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Trochlear nerve palsy
  1. Tarig Mohammed Abkur1,2
  1. 1Department of Neurology, Beaumont Hospital, Dublin, Ireland
  2. 2School of Medicine, University College Dublin, Dublin, Ireland
  1. Correspondence to Dr Tarig Mohammed Abkur, Department of Neurology, Beaumont Hospital, Beaumont, Dublin, Ireland; tarig1982{at}hotmail.com

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A right-handed 53-year-old woman was admitted to hospital for management of acute gastritis. Two days after admission she developed acute diplopia on looking downwards or to the left. She has a history of hypertension and hyperlipidaemia and took ramipril 5 mg and atorvastatin 40 mg daily.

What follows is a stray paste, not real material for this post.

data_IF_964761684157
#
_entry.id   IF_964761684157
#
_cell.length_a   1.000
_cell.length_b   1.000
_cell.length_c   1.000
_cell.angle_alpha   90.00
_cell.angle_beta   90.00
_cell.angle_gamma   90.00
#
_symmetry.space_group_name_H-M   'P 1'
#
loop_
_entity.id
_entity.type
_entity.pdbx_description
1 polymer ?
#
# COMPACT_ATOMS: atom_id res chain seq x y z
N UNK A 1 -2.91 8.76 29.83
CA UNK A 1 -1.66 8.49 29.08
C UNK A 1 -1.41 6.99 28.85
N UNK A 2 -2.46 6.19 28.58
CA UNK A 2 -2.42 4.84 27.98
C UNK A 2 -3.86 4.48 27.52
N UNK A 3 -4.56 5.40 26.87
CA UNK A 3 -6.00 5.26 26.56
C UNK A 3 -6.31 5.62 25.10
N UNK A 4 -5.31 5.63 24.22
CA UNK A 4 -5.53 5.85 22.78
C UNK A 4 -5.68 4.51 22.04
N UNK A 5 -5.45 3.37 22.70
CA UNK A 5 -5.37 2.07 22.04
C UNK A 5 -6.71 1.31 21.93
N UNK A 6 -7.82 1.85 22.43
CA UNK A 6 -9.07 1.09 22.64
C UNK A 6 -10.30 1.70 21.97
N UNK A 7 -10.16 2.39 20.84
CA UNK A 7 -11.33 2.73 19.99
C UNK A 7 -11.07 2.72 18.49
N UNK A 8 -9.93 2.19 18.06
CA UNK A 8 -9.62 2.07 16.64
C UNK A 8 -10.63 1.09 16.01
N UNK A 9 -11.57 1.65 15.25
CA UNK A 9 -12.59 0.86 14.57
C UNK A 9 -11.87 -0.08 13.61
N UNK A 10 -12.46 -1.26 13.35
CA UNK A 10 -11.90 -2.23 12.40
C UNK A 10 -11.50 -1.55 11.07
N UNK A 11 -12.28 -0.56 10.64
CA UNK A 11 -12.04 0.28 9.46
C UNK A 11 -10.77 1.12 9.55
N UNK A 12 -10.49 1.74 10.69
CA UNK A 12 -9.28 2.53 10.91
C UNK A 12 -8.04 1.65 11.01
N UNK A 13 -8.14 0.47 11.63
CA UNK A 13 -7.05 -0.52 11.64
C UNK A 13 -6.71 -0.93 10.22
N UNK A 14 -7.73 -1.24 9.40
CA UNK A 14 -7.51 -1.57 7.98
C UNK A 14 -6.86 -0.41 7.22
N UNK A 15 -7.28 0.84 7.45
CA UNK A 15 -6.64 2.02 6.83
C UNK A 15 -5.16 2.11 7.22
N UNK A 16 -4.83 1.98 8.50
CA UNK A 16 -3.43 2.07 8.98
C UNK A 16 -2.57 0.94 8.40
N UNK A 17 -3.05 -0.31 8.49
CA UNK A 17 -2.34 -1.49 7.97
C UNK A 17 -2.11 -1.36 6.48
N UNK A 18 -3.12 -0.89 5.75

Examination showed a right superior oblique palsy (figure 1A–C) and was otherwise normal. Bielschowsky’s head tilt test was positive: head tilt towards the side of the affected superior oblique muscle increased image separation, with improvement of the diplopia on head tilt down to the left. MR scan of brain showed restricted diffusion in the region …

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Footnotes

  • Contributors TMA is the sole author.

  • Competing interests None declared.

  • Patient consent Obtained.

  • Provenance and peer review Not commissioned; externally peer reviewed. This paper was reviewed by Mark Lawden, Leicester, UK.

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